ELECTION 2015: Kootenay-Columbia Q&A 6: Marijuana and party line voting

ELECTION 2015: Kootenay-Columbia Q&A 6: Marijuana and party line voting

Web Lead

  • Oct. 10, 2015 6:00 p.m.

In addition to other pre-election coverage, the Advance — together with other Black Press newspapers in the region — will be publishing federal candidates’ responses to two questions each week leading up to the Oct. 19 election (Part 1Part 2Part 3Part 4, Part 5). This week, the Advance asked the four remaining member of Parliament candidates (Libertarian Christina Yahn dropped out Sep. 28) in the Kootenay-Columbia federal riding:

11. What is your position on the legalization/decriminalization of marijuana?

12. If you were being forced to vote along party lines for/against a bill you strongly opposed/supported because of what you believed to be best for your constituents, what would you do?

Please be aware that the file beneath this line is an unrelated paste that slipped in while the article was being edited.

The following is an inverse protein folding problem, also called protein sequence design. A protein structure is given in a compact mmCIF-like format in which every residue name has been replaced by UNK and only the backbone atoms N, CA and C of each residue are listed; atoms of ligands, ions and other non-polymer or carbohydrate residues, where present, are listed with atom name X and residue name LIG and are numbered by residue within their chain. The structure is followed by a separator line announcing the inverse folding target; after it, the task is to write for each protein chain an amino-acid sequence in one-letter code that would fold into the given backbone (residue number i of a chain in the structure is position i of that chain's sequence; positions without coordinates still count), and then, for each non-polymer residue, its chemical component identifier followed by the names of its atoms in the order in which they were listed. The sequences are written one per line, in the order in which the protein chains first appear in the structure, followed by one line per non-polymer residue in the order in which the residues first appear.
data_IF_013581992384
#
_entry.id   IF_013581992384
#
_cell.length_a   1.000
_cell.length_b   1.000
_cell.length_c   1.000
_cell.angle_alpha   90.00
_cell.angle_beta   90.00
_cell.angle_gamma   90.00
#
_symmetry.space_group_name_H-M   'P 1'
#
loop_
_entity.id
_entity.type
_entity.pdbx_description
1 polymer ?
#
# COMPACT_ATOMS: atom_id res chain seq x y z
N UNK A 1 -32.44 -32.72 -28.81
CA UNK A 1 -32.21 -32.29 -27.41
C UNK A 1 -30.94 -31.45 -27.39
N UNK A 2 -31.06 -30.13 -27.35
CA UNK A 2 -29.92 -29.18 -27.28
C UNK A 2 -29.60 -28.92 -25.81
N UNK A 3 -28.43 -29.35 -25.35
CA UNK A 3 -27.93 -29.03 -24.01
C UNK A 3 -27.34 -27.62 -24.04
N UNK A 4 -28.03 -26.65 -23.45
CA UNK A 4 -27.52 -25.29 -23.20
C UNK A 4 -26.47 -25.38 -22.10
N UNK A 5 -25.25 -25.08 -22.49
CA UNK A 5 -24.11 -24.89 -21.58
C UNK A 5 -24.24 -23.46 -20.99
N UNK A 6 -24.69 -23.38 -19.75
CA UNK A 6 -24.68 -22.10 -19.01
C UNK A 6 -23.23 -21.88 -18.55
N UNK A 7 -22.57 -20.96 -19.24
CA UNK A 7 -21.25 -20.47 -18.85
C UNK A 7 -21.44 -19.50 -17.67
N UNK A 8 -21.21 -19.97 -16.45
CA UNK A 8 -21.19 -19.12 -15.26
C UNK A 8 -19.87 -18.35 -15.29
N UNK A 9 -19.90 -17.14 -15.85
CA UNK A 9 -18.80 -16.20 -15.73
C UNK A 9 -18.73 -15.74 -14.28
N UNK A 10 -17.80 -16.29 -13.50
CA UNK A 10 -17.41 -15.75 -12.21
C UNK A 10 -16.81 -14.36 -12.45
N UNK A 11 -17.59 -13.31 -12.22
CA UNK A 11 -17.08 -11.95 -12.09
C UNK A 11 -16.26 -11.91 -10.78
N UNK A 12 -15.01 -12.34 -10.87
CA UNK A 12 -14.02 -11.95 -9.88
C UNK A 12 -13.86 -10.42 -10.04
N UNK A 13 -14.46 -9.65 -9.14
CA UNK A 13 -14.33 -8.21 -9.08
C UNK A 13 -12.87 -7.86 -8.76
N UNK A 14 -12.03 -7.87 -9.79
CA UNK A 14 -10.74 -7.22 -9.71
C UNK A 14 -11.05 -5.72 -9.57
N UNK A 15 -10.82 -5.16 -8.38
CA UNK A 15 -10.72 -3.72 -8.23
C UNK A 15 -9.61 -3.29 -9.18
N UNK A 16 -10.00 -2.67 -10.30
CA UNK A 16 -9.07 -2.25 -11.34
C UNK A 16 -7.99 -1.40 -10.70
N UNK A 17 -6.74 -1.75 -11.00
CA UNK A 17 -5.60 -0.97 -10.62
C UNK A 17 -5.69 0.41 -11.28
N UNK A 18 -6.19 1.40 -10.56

Bill Green

(Green Party)

11. I fully support the Green Party policy with respect to marijuana/cannabis for both medicinal and recreational use, which is: legalize, research, educate. Legalize so that the link between the production and sale of cannabis and drug gangs is severed. Research to carefully determine the full range of health/medicinal benefits and health risks. Where scientific studies demonstrate health benefits and appropriate modes of use and dosages, medical marijuana should be brought fully within our regulated drug and medical system so that people needing cannabis treatment can obtain prescriptions from their family doctors and purchase treatments at their local drug store. The Green Party national pharmacare plan will then kick in so that cost is not a barrier to anyone needing therapeutic marijuana.